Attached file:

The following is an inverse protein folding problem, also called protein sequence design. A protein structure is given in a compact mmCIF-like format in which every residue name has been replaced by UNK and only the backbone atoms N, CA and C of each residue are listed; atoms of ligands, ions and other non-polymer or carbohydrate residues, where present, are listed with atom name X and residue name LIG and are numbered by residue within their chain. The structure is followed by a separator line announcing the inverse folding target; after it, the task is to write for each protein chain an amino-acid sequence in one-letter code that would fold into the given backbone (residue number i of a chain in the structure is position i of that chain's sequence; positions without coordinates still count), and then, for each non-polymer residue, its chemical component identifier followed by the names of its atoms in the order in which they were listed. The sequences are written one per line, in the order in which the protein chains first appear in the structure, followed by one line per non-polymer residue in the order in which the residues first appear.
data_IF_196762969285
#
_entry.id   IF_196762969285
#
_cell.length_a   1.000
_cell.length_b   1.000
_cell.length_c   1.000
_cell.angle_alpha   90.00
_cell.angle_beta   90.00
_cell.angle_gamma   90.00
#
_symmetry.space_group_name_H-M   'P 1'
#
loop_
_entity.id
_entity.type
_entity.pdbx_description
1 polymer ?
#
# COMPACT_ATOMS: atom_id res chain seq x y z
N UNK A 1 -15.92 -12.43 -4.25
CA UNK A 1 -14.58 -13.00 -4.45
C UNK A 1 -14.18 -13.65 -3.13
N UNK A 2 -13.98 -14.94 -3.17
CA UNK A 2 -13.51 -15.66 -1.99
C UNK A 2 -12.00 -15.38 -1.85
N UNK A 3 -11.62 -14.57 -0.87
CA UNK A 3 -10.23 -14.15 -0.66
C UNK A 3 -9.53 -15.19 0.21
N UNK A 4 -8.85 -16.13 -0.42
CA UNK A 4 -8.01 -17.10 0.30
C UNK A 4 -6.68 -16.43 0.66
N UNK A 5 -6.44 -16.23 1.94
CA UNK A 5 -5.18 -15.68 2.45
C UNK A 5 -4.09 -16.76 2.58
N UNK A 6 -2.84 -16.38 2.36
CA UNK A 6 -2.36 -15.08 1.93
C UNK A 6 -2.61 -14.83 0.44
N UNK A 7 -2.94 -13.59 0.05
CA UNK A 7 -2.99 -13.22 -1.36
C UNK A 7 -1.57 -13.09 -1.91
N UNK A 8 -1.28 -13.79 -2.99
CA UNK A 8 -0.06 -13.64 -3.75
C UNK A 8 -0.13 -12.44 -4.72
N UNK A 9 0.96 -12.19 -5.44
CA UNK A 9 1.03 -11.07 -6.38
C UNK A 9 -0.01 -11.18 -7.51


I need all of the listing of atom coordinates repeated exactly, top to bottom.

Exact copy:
The following is an inverse protein folding problem, also called protein sequence design. A protein structure is given in a compact mmCIF-like format in which every residue name has been replaced by UNK and only the backbone atoms N, CA and C of each residue are listed; atoms of ligands, ions and other non-polymer or carbohydrate residues, where present, are listed with atom name X and residue name LIG and are numbered by residue within their chain. The structure is followed by a separator line announcing the inverse folding target; after it, the task is to write for each protein chain an amino-acid sequence in one-letter code that would fold into the given backbone (residue number i of a chain in the structure is position i of that chain's sequence; positions without coordinates still count), and then, for each non-polymer residue, its chemical component identifier followed by the names of its atoms in the order in which they were listed. The sequences are written one per line, in the order in which the protein chains first appear in the structure, followed by one line per non-polymer residue in the order in which the residues first appear.
data_IF_196762969285
#
_entry.id   IF_196762969285
#
_cell.length_a   1.000
_cell.length_b   1.000
_cell.length_c   1.000
_cell.angle_alpha   90.00
_cell.angle_beta   90.00
_cell.angle_gamma   90.00
#
_symmetry.space_group_name_H-M   'P 1'
#
loop_
_entity.id
_entity.type
_entity.pdbx_description
1 polymer ?
#
# COMPACT_ATOMS: atom_id res chain seq x y z
N UNK A 1 -15.92 -12.43 -4.25
CA UNK A 1 -14.58 -13.00 -4.45
C UNK A 1 -14.18 -13.65 -3.13
N UNK A 2 -13.98 -14.94 -3.17
CA UNK A 2 -13.51 -15.66 -1.99
C UNK A 2 -12.00 -15.38 -1.85
N UNK A 3 -11.62 -14.57 -0.87
CA UNK A 3 -10.23 -14.15 -0.66
C UNK A 3 -9.53 -15.19 0.21
N UNK A 4 -8.85 -16.13 -0.42
CA UNK A 4 -8.01 -17.10 0.30
C UNK A 4 -6.68 -16.43 0.66
N UNK A 5 -6.44 -16.23 1.94
CA UNK A 5 -5.18 -15.68 2.45
C UNK A 5 -4.09 -16.76 2.58
N UNK A 6 -2.84 -16.38 2.36
CA UNK A 6 -2.36 -15.08 1.93
C UNK A 6 -2.61 -14.83 0.44
N UNK A 7 -2.94 -13.59 0.05
CA UNK A 7 -2.99 -13.22 -1.36
C UNK A 7 -1.57 -13.09 -1.91
N UNK A 8 -1.28 -13.79 -2.99
CA UNK A 8 -0.06 -13.64 -3.75
C UNK A 8 -0.13 -12.44 -4.72
N UNK A 9 0.96 -12.19 -5.44
CA UNK A 9 1.03 -11.07 -6.38
C UNK A 9 -0.01 -11.18 -7.51